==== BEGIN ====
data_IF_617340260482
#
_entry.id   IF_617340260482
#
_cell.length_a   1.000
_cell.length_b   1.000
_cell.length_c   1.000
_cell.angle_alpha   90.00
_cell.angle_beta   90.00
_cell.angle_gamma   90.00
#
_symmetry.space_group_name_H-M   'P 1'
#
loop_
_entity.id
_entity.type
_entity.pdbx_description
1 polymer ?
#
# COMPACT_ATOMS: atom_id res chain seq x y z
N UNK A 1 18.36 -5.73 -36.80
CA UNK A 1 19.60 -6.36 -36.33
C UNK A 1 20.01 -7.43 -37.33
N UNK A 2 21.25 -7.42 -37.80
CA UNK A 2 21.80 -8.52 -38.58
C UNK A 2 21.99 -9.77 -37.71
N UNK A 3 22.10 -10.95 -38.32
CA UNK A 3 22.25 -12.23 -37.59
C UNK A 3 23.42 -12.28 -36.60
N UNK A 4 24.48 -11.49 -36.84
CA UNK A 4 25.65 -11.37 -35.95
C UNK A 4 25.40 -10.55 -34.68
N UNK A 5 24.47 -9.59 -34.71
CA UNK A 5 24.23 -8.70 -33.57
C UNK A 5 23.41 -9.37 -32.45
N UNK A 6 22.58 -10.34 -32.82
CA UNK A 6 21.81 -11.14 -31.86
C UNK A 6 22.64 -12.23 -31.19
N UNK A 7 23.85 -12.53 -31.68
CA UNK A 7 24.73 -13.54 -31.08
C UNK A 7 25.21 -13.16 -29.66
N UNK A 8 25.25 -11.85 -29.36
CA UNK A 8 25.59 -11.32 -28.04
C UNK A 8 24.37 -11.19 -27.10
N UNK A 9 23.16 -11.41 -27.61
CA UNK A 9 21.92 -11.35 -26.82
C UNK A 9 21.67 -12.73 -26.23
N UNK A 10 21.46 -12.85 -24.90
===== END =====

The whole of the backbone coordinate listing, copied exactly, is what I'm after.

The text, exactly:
data_IF_617340260482
#
_entry.id   IF_617340260482
#
_cell.length_a   1.000
_cell.length_b   1.000
_cell.length_c   1.000
_cell.angle_alpha   90.00
_cell.angle_beta   90.00
_cell.angle_gamma   90.00
#
_symmetry.space_group_name_H-M   'P 1'
#
loop_
_entity.id
_entity.type
_entity.pdbx_description
1 polymer ?
#
# COMPACT_ATOMS: atom_id res chain seq x y z
N UNK A 1 18.36 -5.73 -36.80
CA UNK A 1 19.60 -6.36 -36.33
C UNK A 1 20.01 -7.43 -37.33
N UNK A 2 21.25 -7.42 -37.80
CA UNK A 2 21.80 -8.52 -38.58
C UNK A 2 21.99 -9.77 -37.71
N UNK A 3 22.10 -10.95 -38.32
CA UNK A 3 22.25 -12.23 -37.59
C UNK A 3 23.42 -12.28 -36.60
N UNK A 4 24.48 -11.49 -36.84
CA UNK A 4 25.65 -11.37 -35.95
C UNK A 4 25.40 -10.55 -34.68
N UNK A 5 24.47 -9.59 -34.71
CA UNK A 5 24.23 -8.70 -33.57
C UNK A 5 23.41 -9.37 -32.45
N UNK A 6 22.58 -10.34 -32.82
CA UNK A 6 21.81 -11.14 -31.86
C UNK A 6 22.64 -12.23 -31.19
N UNK A 7 23.85 -12.53 -31.68
CA UNK A 7 24.73 -13.54 -31.08
C UNK A 7 25.21 -13.16 -29.66
N UNK A 8 25.25 -11.85 -29.36
CA UNK A 8 25.59 -11.32 -28.04
C UNK A 8 24.37 -11.19 -27.10
N UNK A 9 23.16 -11.41 -27.61
CA UNK A 9 21.92 -11.35 -26.82
C UNK A 9 21.67 -12.73 -26.23
N UNK A 10 21.46 -12.85 -24.90